When the ICD-10 deadline arrives on Oct. 1, 2013, there will be some transitional issues involved in switching to the new diagnostic coding set. For example, some Medicare-covered services--such as hospitalization and home healthcare--may begin before the deadline and end after it.
Recognizing this elementary fact, the Centers for Medicare and Medicaid Services has published a guide document to help healthcare organizations deal with the transition. The Medicare FFS Claims Processing Guidance for Implementing ICD-10 encompasses the general reporting of ICD-10, information on how to submit claims, and claims involving dates of service that bridge the ICD-10 implementation date.
The guidance points out that Medicare will not process claims containing ICD-10 codes for services performed before Oct. 1, 2013, and it will not process claims with ICD-9 codes for services rendered on or after that date. The agency also will not process any claims with both types of codes on them. The message is unmistakable: Oct. 1 is the dividing line between the submission of ICD-9 and ICD-10 claims.
For claims that span the deadline, CMS provides a table that shows how healthcare institutions and professionals should address different kinds of situations. For example, when patients are admitted before Oct. 1 and discharged afterward, acute-care hospitals should bill the entire inpatient stay using ICD-10. But a physician who cares for a patient admitted before Oct. 1 and discharged afterward should submit two claims. The first claim, for services provided prior to the deadline, should use ICD-9 codes. The second claim, for services rendered on or after Oct. 1, should use ICD-10.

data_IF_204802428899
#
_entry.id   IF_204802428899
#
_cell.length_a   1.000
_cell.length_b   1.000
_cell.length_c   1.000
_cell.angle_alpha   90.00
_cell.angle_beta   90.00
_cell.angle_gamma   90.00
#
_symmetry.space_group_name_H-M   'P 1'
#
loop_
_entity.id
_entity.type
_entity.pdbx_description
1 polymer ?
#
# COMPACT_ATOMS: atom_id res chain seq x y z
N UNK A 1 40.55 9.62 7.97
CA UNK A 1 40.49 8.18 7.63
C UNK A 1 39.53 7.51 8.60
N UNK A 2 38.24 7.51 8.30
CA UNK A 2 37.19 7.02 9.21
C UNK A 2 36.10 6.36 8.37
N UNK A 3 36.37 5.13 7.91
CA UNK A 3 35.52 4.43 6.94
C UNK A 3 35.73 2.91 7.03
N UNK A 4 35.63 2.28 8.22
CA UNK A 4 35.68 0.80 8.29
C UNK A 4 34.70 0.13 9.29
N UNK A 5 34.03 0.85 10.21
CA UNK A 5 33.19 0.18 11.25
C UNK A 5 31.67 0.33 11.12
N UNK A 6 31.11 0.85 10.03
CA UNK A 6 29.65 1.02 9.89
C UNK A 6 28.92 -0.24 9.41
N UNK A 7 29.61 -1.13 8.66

Among the other care settings cited in the guidance are outpatient hospitals, non-patient laboratory services, swing beds, skilled nursing facilities, home health care, rural health care clinics, dialysis clinics, federally qualified health clinics, outpatient therapy and rehab facilities, community mental health clinics, hospices, and critical access hospitals.